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Quigley v. Sporting Kansas City Soccer Club

United States District Court, D. Kansas

July 31, 2019



          Daniel D. Crabtree United States District Judge

         On June 4, 2019, plaintiff Allan Quigley filed a pro se Complaint against six defendants: (1) Sporting Kansas City Soccer Club; (2) Andrea Kimball; (3) Clifford Illig; (4) Pat Curran; (5) Greg Maday; and (6) Robb Heineman. Doc. 1 at 1-2. Plaintiff asserts claims for slander and “injur[y] to another in [his] trade, business, or prof[ ]ession.” Id. at 3.

         On June 5, 2019, Magistrate Judge James P. O'Hara issued an Order to Show Cause to plaintiff. Doc. 4. The Order explained that plaintiff's Complaint does not establish the court's subject matter jurisdiction. Id. at 2. Judge O'Hara construed plaintiff's claims as ones attempting to invoke this court's diversity jurisdiction under 28 U.S.C. § 1332. Section 1332 confers federal subject matter jurisdiction on civil actions when the amount in controversy exceeds $75, 000 and the matter is “between citizens of different states.” 28 U.S.C. § 1332(1). Judge O'Hara explained that plaintiff's Complaint alleges that plaintiff is from Missouri, suggests that at least one defendant-Andrea Kimball-also is a citizen of Missouri, and provides no information about the citizenship of the remaining defendants. Id. at 3. Thus, Judge O'Hara found that plaintiff's Complaint did not establish diversity jurisdiction. Because of this jurisdictional defect, Judge O'Hara ordered plaintiff to show cause in writing by June 20, 2019, why the court should not dismiss plaintiff's case for lack of subject matter jurisdiction. Id. at 3.

         Judge O'Hara noted in his Order that plaintiff may serve and file objections to the Order under 28 U.S.C. § 636(b)(1) and Fed.R.Civ.P. 72, within 14 days after service. Id. He also advised plaintiff that failing to make a timely objection to the Order would waive any right to appellate review of the proposed findings of fact, conclusions of law, or recommended disposition. See Id. at 4 (explaining that “[i]f no objections are timely filed, no appellate review will be allowed by any court”). The Clerk sent a copy of the Order to plaintiff by regular and certified mail. See Docket Entry for Doc. 4 (stating a copy of the Order was “[m]ailed to pro se party Allan Quigley, II by regular mail and certified mail”); see also Doc. 5 (certified mail receipt).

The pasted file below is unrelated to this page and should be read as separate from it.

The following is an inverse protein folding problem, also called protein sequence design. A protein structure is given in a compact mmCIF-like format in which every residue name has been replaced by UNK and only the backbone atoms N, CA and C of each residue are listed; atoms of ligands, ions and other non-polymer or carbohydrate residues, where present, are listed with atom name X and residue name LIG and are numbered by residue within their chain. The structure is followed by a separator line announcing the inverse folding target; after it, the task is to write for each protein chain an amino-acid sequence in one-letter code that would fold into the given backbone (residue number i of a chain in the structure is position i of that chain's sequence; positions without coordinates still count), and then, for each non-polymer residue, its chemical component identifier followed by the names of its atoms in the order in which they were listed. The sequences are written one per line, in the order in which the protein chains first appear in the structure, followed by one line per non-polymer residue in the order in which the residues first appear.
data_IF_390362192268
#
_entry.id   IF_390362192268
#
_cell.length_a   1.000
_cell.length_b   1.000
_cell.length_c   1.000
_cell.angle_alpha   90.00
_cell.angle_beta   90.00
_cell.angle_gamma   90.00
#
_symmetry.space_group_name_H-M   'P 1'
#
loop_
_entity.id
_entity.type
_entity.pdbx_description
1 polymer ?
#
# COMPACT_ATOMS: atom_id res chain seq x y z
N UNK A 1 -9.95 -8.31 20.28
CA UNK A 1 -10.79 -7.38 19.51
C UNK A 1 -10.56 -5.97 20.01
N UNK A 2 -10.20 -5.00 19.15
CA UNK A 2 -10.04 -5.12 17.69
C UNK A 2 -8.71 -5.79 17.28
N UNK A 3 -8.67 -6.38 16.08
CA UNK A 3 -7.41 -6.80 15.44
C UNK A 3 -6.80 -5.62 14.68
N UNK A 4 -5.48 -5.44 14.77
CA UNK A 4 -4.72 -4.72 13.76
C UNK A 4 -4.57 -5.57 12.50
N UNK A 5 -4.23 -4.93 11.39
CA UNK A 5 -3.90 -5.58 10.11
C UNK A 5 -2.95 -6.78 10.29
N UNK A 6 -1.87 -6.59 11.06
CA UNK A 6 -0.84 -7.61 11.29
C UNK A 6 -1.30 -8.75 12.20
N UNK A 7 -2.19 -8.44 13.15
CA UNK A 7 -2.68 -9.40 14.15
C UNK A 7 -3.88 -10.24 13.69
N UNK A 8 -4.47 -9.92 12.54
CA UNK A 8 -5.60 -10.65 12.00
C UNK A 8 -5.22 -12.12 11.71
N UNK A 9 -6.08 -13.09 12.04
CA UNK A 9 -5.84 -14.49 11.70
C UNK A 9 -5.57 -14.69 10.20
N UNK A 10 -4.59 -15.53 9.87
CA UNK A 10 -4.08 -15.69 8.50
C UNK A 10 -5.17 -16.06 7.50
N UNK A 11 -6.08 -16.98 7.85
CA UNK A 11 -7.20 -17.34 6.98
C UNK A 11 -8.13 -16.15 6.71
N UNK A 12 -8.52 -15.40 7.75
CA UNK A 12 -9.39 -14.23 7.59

Plaintiff never responded to Judge O'Hara's Order within the 14-day time period for filing objections under 28 U.S.C. § 636(b)(1) and Fed.R.Civ.P. 72. On June 21, 2019, the court re-docketed Judge O'Hara's Show Cause Order as a Report and Recommendation. Doc. 6.

         On June 26, 2019, plaintiff filed a document that the court construes as an untimely response to Judge O'Hara's Order. Doc. 7. Plaintiff's response is difficult to understand. But, as best as the court can discern, plaintiff confirms that defendant Andrea Kimball is a Missouri citizen. See Id. at 1 (“Plaintiff alleges to be from Missouri and so is defendant ‘Andrea Kimball.'”). Plaintiff also explains that Ms. Kimball is “is not on the defendant list” and “would not qualify as owner of Sporting KC.” Id. Plaintiff identifies the “owners of Sporting KC and Hospitality LLC” as “consisting of [the] Patterson Family, Cliff Illig, Rob Hiddelman, Greg Maday, and Pat Curran.” Id. Plaintiff asserts that the citizenship of an LLC is “determined by the citizens[hip] of each of the members of Sporting Kansas City Soccer Club.” Id. Plaintiff alleges that Cliff Illig resides in Leawood, Kansas. Id. But he provides no information about the citizenship of the other members of the LLC or the citizenship of any of the other defendants he has named in this lawsuit.

         I. Legal Standard